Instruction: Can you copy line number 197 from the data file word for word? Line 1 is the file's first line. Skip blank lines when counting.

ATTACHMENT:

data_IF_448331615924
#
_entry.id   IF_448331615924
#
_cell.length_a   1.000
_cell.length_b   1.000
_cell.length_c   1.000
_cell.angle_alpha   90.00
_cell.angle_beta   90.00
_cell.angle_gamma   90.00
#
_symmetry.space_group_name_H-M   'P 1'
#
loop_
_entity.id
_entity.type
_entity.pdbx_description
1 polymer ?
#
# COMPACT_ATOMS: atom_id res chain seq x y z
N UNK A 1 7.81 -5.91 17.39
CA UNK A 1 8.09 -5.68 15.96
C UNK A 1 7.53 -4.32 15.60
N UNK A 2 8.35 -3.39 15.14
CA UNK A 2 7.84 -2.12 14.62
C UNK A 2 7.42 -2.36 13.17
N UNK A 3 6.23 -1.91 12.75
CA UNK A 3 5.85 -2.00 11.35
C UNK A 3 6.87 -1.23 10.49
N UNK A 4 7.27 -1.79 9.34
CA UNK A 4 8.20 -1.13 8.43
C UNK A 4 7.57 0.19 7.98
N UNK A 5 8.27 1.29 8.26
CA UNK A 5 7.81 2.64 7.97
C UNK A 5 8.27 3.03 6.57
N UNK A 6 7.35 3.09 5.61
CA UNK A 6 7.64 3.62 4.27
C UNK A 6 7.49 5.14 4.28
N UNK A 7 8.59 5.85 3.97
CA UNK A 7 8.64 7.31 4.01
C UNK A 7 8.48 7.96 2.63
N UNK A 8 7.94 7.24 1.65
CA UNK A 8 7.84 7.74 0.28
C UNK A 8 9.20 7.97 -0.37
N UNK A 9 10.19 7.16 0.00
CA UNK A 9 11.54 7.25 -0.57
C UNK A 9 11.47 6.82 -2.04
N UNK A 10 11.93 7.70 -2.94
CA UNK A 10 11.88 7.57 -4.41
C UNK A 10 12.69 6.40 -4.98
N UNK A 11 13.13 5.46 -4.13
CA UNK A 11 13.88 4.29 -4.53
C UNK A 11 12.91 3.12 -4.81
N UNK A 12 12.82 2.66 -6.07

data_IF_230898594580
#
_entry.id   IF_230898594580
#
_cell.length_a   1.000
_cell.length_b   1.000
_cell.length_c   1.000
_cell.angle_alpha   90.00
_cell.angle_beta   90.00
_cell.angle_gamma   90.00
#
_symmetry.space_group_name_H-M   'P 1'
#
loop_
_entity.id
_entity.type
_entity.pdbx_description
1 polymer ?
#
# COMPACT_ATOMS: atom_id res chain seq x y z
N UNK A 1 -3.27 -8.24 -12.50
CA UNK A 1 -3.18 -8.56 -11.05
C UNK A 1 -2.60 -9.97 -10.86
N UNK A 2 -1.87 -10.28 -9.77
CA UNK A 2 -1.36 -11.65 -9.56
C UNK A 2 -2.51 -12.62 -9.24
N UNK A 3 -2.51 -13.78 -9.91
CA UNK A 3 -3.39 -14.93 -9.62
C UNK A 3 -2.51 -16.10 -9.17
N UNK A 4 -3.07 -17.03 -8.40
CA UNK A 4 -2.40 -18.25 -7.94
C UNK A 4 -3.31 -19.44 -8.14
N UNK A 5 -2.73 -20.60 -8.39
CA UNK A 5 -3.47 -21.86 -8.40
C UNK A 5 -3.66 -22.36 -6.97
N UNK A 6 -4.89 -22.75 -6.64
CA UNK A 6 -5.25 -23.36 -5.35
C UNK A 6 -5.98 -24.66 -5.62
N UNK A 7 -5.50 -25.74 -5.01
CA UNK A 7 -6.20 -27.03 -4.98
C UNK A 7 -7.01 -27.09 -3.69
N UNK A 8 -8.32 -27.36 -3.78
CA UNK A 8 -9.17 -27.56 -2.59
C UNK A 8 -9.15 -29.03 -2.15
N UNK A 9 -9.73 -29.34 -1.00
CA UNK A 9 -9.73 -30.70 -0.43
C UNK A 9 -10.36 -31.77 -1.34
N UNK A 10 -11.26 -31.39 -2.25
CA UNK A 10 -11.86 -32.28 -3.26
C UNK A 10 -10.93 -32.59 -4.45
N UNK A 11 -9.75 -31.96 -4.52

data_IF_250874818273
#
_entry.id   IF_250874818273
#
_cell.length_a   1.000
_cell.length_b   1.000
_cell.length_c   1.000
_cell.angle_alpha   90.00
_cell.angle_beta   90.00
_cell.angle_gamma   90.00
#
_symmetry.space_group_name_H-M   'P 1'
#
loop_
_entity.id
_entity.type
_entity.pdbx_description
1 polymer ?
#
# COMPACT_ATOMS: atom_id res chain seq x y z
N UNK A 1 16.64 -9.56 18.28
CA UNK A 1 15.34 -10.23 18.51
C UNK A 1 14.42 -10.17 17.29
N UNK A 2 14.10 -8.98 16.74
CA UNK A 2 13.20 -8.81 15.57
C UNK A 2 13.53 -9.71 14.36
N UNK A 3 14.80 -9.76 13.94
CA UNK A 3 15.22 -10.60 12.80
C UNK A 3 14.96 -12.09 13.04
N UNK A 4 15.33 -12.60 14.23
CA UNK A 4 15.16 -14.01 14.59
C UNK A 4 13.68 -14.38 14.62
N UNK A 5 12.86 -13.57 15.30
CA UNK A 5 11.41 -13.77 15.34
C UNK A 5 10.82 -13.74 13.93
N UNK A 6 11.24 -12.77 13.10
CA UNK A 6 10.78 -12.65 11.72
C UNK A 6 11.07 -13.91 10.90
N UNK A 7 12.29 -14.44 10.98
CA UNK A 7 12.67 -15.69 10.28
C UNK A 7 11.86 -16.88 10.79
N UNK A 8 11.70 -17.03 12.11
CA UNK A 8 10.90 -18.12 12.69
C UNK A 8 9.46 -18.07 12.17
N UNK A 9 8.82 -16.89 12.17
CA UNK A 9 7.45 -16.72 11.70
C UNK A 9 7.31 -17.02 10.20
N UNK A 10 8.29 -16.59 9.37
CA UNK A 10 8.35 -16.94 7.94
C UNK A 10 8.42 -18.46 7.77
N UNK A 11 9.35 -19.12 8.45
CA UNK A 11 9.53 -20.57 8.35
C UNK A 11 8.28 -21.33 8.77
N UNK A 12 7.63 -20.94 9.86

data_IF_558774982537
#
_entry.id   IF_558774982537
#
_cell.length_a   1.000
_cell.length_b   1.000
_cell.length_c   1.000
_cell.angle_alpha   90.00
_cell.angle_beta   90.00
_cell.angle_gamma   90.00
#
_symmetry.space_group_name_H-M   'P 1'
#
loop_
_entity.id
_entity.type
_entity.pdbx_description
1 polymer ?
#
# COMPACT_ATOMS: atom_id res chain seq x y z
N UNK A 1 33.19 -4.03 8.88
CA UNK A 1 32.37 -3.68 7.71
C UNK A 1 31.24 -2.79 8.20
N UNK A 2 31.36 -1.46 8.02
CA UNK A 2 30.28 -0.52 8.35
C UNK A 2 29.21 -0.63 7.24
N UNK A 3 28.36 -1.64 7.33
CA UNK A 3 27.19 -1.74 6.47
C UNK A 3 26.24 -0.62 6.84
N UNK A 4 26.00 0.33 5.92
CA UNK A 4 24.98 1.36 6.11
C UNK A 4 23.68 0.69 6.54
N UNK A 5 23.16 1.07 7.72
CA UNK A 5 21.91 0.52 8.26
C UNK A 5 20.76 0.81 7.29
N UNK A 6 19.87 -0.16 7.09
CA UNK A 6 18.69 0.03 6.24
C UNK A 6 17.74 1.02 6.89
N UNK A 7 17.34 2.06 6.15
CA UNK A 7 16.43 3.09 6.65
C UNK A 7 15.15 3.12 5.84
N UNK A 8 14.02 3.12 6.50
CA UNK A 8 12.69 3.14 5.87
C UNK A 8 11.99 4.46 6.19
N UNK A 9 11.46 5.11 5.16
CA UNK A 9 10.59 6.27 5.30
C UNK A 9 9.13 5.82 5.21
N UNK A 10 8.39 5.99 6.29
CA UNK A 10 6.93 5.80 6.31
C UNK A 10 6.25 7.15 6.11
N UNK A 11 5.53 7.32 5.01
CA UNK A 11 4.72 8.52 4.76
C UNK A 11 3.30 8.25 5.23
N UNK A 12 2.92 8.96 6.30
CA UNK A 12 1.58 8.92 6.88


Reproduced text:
C UNK A 6 17.74 1.02 6.89